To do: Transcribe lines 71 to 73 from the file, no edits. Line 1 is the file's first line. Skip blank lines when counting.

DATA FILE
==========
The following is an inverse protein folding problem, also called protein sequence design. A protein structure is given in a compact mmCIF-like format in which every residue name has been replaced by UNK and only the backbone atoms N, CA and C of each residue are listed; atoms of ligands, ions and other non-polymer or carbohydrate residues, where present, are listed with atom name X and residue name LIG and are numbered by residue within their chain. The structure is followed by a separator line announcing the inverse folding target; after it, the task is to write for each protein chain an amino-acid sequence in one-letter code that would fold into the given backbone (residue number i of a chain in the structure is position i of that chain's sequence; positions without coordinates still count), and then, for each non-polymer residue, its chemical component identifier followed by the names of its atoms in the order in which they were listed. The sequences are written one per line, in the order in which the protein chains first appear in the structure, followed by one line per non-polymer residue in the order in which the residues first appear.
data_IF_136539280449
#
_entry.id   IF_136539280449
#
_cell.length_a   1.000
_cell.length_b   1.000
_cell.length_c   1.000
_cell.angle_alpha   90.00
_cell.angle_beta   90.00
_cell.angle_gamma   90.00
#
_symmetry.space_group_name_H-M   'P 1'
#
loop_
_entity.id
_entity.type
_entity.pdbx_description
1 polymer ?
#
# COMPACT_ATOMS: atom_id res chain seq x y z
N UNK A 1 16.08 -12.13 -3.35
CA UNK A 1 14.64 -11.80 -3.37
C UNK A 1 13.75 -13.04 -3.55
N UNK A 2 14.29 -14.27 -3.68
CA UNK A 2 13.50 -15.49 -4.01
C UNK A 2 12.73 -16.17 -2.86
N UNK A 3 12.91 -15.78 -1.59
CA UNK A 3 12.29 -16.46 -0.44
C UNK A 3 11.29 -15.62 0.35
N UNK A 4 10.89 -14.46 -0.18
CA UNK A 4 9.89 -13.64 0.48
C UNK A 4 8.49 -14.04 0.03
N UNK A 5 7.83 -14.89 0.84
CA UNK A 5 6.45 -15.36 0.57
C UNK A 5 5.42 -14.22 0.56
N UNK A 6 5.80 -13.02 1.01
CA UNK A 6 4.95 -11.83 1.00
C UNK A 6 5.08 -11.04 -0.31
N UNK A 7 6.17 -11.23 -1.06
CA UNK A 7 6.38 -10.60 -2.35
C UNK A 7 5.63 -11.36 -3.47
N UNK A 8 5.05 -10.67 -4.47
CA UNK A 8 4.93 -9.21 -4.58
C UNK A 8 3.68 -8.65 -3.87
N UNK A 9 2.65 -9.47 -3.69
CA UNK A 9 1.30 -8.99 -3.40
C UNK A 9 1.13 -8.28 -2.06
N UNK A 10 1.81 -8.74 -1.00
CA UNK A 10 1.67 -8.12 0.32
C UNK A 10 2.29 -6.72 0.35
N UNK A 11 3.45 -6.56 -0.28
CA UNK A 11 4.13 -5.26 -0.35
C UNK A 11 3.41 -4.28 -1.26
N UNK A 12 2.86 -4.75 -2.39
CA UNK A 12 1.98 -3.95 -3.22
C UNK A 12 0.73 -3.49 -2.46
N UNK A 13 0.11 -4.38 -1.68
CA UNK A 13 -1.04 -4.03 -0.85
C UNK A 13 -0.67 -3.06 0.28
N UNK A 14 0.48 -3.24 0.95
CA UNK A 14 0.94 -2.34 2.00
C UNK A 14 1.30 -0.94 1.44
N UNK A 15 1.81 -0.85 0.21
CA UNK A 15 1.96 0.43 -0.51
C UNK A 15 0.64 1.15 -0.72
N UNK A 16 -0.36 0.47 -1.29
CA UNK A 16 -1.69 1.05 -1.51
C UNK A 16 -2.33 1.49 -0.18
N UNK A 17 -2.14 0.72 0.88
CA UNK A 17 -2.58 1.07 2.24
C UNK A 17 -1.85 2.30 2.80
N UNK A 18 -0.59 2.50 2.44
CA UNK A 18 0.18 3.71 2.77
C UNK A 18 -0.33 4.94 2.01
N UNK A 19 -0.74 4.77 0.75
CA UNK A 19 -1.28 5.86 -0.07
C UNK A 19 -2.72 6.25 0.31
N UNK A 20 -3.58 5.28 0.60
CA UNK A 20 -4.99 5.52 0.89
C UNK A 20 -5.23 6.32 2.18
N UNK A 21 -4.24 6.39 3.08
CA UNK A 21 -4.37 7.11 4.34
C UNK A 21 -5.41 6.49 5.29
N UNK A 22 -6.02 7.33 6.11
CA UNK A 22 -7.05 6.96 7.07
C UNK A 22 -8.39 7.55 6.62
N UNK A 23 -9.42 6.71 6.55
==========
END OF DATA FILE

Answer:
CA UNK A 17 -2.58 1.07 2.24
C UNK A 17 -1.85 2.30 2.80
N UNK A 18 -0.59 2.50 2.44